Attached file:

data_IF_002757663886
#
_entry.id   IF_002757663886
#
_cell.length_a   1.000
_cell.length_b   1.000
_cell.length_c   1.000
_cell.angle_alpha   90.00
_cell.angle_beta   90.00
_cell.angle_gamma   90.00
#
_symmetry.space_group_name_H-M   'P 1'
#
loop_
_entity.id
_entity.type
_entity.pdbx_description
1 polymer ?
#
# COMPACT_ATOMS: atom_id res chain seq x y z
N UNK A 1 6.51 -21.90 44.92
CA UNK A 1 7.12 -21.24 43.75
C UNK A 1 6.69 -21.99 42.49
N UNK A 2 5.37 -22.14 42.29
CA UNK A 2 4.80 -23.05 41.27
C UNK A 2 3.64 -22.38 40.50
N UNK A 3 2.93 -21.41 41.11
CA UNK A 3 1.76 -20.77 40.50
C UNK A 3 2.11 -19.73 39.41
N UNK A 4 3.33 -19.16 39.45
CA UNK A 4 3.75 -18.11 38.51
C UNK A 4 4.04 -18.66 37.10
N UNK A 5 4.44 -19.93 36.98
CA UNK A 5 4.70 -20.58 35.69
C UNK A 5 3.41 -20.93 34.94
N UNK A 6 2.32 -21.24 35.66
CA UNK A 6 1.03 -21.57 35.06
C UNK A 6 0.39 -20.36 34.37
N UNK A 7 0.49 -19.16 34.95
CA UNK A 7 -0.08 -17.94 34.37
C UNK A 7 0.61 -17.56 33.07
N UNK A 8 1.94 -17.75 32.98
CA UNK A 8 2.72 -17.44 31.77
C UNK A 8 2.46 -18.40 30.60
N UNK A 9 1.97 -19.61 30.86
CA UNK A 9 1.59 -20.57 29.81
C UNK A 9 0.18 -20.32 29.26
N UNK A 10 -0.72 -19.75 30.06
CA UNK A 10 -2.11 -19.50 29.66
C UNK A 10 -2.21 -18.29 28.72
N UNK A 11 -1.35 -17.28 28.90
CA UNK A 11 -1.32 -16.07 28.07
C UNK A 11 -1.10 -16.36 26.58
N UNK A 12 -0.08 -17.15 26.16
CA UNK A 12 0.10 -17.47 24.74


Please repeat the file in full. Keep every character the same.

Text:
data_IF_002757663886
#
_entry.id   IF_002757663886
#
_cell.length_a   1.000
_cell.length_b   1.000
_cell.length_c   1.000
_cell.angle_alpha   90.00
_cell.angle_beta   90.00
_cell.angle_gamma   90.00
#
_symmetry.space_group_name_H-M   'P 1'
#
loop_
_entity.id
_entity.type
_entity.pdbx_description
1 polymer ?
#
# COMPACT_ATOMS: atom_id res chain seq x y z
N UNK A 1 6.51 -21.90 44.92
CA UNK A 1 7.12 -21.24 43.75
C UNK A 1 6.69 -21.99 42.49
N UNK A 2 5.37 -22.14 42.29
CA UNK A 2 4.80 -23.05 41.27
C UNK A 2 3.64 -22.38 40.50
N UNK A 3 2.93 -21.41 41.11
CA UNK A 3 1.76 -20.77 40.50
C UNK A 3 2.11 -19.73 39.41
N UNK A 4 3.33 -19.16 39.45
CA UNK A 4 3.75 -18.11 38.51
C UNK A 4 4.04 -18.66 37.10
N UNK A 5 4.44 -19.93 36.98
CA UNK A 5 4.70 -20.58 35.69
C UNK A 5 3.41 -20.93 34.94
N UNK A 6 2.32 -21.24 35.66
CA UNK A 6 1.03 -21.57 35.06
C UNK A 6 0.39 -20.36 34.37
N UNK A 7 0.49 -19.16 34.95
CA UNK A 7 -0.08 -17.94 34.37
C UNK A 7 0.61 -17.56 33.07
N UNK A 8 1.94 -17.75 32.98
CA UNK A 8 2.72 -17.44 31.77
C UNK A 8 2.46 -18.40 30.60
N UNK A 9 1.97 -19.61 30.86
CA UNK A 9 1.59 -20.57 29.81
C UNK A 9 0.18 -20.32 29.26
N UNK A 10 -0.72 -19.75 30.06
CA UNK A 10 -2.11 -19.50 29.66
C UNK A 10 -2.21 -18.29 28.72
N UNK A 11 -1.35 -17.28 28.90
CA UNK A 11 -1.32 -16.07 28.07
C UNK A 11 -1.10 -16.36 26.58
N UNK A 12 -0.08 -17.15 26.16
CA UNK A 12 0.10 -17.47 24.74